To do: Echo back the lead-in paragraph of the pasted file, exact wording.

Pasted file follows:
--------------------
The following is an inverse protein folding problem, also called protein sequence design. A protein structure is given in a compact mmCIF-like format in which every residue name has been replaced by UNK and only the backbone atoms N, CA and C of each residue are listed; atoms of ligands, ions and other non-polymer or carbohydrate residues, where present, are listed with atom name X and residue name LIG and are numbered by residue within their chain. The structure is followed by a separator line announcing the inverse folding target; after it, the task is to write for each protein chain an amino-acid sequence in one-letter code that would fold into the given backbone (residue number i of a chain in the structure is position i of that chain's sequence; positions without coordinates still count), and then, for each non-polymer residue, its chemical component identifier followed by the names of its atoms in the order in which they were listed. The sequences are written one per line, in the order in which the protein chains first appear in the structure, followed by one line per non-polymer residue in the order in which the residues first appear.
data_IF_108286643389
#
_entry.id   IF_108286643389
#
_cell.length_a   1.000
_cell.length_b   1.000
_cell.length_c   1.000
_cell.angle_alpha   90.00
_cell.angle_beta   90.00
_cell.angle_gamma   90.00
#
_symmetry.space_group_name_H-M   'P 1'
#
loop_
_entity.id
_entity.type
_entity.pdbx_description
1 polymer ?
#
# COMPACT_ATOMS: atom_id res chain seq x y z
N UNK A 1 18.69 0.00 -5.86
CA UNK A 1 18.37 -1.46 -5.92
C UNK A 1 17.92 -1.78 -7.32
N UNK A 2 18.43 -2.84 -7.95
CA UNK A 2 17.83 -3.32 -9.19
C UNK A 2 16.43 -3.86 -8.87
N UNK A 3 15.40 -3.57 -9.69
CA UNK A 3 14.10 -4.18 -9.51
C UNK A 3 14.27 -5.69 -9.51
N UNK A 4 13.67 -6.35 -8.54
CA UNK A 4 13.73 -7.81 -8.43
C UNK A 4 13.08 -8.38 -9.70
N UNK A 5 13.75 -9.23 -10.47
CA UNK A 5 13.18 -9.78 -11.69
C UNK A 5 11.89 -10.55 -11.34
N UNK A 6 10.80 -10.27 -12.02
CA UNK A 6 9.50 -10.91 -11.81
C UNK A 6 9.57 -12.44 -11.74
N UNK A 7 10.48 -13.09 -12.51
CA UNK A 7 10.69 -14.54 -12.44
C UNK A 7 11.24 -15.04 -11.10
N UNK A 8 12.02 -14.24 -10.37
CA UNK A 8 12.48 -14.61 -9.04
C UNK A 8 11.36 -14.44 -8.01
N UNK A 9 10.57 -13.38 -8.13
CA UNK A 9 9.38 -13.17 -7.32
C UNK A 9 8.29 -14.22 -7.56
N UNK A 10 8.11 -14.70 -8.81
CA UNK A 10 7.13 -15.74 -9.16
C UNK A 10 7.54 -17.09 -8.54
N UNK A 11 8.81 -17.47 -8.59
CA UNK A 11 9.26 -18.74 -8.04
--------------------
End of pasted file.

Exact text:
The following is an inverse protein folding problem, also called protein sequence design. A protein structure is given in a compact mmCIF-like format in which every residue name has been replaced by UNK and only the backbone atoms N, CA and C of each residue are listed; atoms of ligands, ions and other non-polymer or carbohydrate residues, where present, are listed with atom name X and residue name LIG and are numbered by residue within their chain. The structure is followed by a separator line announcing the inverse folding target; after it, the task is to write for each protein chain an amino-acid sequence in one-letter code that would fold into the given backbone (residue number i of a chain in the structure is position i of that chain's sequence; positions without coordinates still count), and then, for each non-polymer residue, its chemical component identifier followed by the names of its atoms in the order in which they were listed. The sequences are written one per line, in the order in which the protein chains first appear in the structure, followed by one line per non-polymer residue in the order in which the residues first appear.